petrichoring t1_jbyr8i8 wrote

Totally! The issue of suicide is such a tricky one, especially when it comes to children/teens. My policy is that i want to be a safe person to discuss suicidal ideation with so with my teens I make it clear when I would need to break confidentiality without the consent of the client (so unless they tell me they’re going to kill themselves when they leave my office and aren’t open to safety planning, it stays in the room). With children under 14, it’s definitely more of an automatic call to parents if there’s SI out of baseline, especially with any sort of implication of plan or intern. Either way, it’s important to keep it as trauma-informed and consent-based as possible to avoid damaging trust.

But absolutely it becomes more of an issue when an adult doesn’t have the training or relationship with the client to handle the nuances of SI with what a big spectrum it can present as; ethically, safety has to come first. And, like you said, that can then become a huge barrier to seeking support. My fear is that a chat bot can’t effectively offer crisis intervention because it is such a delicate art and we’d end up with dead kids. The possibility for harm outweighs the potential benefits for me as a clinician.

I do recommend crisis lines for support with SI as long as there is informed consent in calling. Many teens I work with (and people in general) are afraid that if they call, a police officer will come to their house and force them into a hospital stay, which is a realistic-ish fear. Best practice should be that that only happens if there’s imminent risk to harm without the ability to engage in less invasive crisis management (I was a crisis worker before grad school and only had to call for a welfare check without the person’s consent as a very last resort maybe 5% of the time, and it felt awful) but that depends on the individual call taker’s training and protocol of the crisis center they work at. I’ve heard horror stories of a person calling with passive ideation and still having police sent to their house against their will and I know that understandably stops many from calling for support. I recommend using crisis lines if there isn’t other available support because I do believe in the power of human connection when all else feels lost, with the caveat that a caller know their rights and have informed consent for the process.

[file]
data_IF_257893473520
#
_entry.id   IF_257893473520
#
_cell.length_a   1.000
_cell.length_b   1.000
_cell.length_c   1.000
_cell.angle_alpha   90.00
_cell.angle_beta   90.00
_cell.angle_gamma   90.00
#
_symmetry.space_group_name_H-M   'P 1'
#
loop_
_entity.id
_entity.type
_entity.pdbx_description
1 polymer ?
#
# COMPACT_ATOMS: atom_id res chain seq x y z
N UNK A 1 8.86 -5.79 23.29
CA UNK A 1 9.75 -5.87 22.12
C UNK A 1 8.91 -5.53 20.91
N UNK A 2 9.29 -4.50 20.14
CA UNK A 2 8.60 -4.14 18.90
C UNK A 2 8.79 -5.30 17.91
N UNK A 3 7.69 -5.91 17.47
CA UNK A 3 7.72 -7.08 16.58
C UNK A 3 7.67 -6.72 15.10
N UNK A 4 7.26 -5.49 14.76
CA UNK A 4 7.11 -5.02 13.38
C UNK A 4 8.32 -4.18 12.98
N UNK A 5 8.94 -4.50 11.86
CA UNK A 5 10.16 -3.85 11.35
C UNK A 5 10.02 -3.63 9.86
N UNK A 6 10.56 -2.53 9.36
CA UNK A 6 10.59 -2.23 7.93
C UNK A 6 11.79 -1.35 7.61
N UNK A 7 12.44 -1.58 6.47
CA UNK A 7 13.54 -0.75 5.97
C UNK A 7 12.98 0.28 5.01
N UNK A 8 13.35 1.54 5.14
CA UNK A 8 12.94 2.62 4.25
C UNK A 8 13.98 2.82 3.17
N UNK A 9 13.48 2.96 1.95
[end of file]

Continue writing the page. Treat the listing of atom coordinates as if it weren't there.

Ideally we’d implement mental health first aid training to teens across the board so they could provide peer support to their friends and be a first line of defense for suicide risk mitigation without triggering an automatic report. Would that have helped you when you were going through it?


petrichoring t1_jbyc42i wrote

As a therapist who works with teens, I feel concerned about a teen talking to an AI about their problems given the lack of crisis assessment and constructive support.

“Adult confidants” need to have safeguards in place like mandated reporting, mental health first aid, and a basic ethics code to avoid the potential for harm (see the abuse perpetrated by the Catholic Church).

If a teen is needing adult support, a licensed therapist is a great option. The Youth Line is a good alternative as well for teens who are looking for immediate support as there are of course barriers to seeing a therapist in a moment of need. Most schools now have a school social worker who can provide interim support while a teen is getting connected to resources.

Edit: also wanted to highlight the importance of having a non-familial adult support. Having at least two non-parent adults who take a genuine interest in a child’s well-being is one of the Positive Childhood Experiences that promote resilience and mitigate the damage caused by Adverse Childhood Experiences. A chatbot is wildly inadequate to provide the kind of support I think you’re referring to, OP. It might offer some basic degree of attunement and responsiveness, but the connection is absent. Neurobiologically, we have specific neural systems that are responsible for social bonds to another human, and I suspect even the most advanced AI would fall short in sufficiently activating these networks. Rather than using AI to address the lack of support and connection that many, if not most, teens experience in their lives, we should be finding ways to increase safe, accessible, organic human support.